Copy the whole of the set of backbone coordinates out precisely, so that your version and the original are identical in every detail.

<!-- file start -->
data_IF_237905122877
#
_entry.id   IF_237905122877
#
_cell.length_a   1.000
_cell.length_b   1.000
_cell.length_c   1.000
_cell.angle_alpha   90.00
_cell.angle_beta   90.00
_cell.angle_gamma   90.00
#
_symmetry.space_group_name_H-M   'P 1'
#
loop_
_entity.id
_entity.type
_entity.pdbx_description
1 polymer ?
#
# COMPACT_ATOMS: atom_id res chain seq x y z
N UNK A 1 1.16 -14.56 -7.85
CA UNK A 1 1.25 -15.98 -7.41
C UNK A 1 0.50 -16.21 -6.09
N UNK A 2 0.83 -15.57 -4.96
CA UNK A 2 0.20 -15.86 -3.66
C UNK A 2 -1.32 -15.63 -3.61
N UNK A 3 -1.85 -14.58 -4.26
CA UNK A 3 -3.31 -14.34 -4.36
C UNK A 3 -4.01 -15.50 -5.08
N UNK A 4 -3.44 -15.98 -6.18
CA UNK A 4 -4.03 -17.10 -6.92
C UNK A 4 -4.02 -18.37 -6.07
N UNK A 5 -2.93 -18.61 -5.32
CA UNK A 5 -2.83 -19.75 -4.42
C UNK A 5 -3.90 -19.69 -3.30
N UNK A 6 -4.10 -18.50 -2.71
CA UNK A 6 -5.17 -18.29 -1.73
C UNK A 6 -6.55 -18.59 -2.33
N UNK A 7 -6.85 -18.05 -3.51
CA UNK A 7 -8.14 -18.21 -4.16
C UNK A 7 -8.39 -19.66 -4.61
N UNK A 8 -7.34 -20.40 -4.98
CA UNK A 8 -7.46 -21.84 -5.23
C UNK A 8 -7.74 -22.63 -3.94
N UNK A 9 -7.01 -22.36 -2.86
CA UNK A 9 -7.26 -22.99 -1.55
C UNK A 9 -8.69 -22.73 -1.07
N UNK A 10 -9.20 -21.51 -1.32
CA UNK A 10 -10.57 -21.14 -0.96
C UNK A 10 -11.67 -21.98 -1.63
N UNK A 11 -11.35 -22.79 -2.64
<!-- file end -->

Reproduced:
data_IF_237905122877
#
_entry.id   IF_237905122877
#
_cell.length_a   1.000
_cell.length_b   1.000
_cell.length_c   1.000
_cell.angle_alpha   90.00
_cell.angle_beta   90.00
_cell.angle_gamma   90.00
#
_symmetry.space_group_name_H-M   'P 1'
#
loop_
_entity.id
_entity.type
_entity.pdbx_description
1 polymer ?
#
# COMPACT_ATOMS: atom_id res chain seq x y z
N UNK A 1 1.16 -14.56 -7.85
CA UNK A 1 1.25 -15.98 -7.41
C UNK A 1 0.50 -16.21 -6.09
N UNK A 2 0.83 -15.57 -4.96
CA UNK A 2 0.20 -15.86 -3.66
C UNK A 2 -1.32 -15.63 -3.61
N UNK A 3 -1.85 -14.58 -4.26
CA UNK A 3 -3.31 -14.34 -4.36
C UNK A 3 -4.01 -15.50 -5.08
N UNK A 4 -3.44 -15.98 -6.18
CA UNK A 4 -4.03 -17.10 -6.92
C UNK A 4 -4.02 -18.37 -6.07
N UNK A 5 -2.93 -18.61 -5.32
CA UNK A 5 -2.83 -19.75 -4.42
C UNK A 5 -3.90 -19.69 -3.30
N UNK A 6 -4.10 -18.50 -2.71
CA UNK A 6 -5.17 -18.29 -1.73
C UNK A 6 -6.55 -18.59 -2.33
N UNK A 7 -6.85 -18.05 -3.51
CA UNK A 7 -8.14 -18.21 -4.16
C UNK A 7 -8.39 -19.66 -4.61
N UNK A 8 -7.34 -20.40 -4.98
CA UNK A 8 -7.46 -21.84 -5.23
C UNK A 8 -7.74 -22.63 -3.94
N UNK A 9 -7.01 -22.36 -2.86
CA UNK A 9 -7.26 -22.99 -1.55
C UNK A 9 -8.69 -22.73 -1.07
N UNK A 10 -9.20 -21.51 -1.32
CA UNK A 10 -10.57 -21.14 -0.96
C UNK A 10 -11.67 -21.98 -1.63
N UNK A 11 -11.35 -22.79 -2.64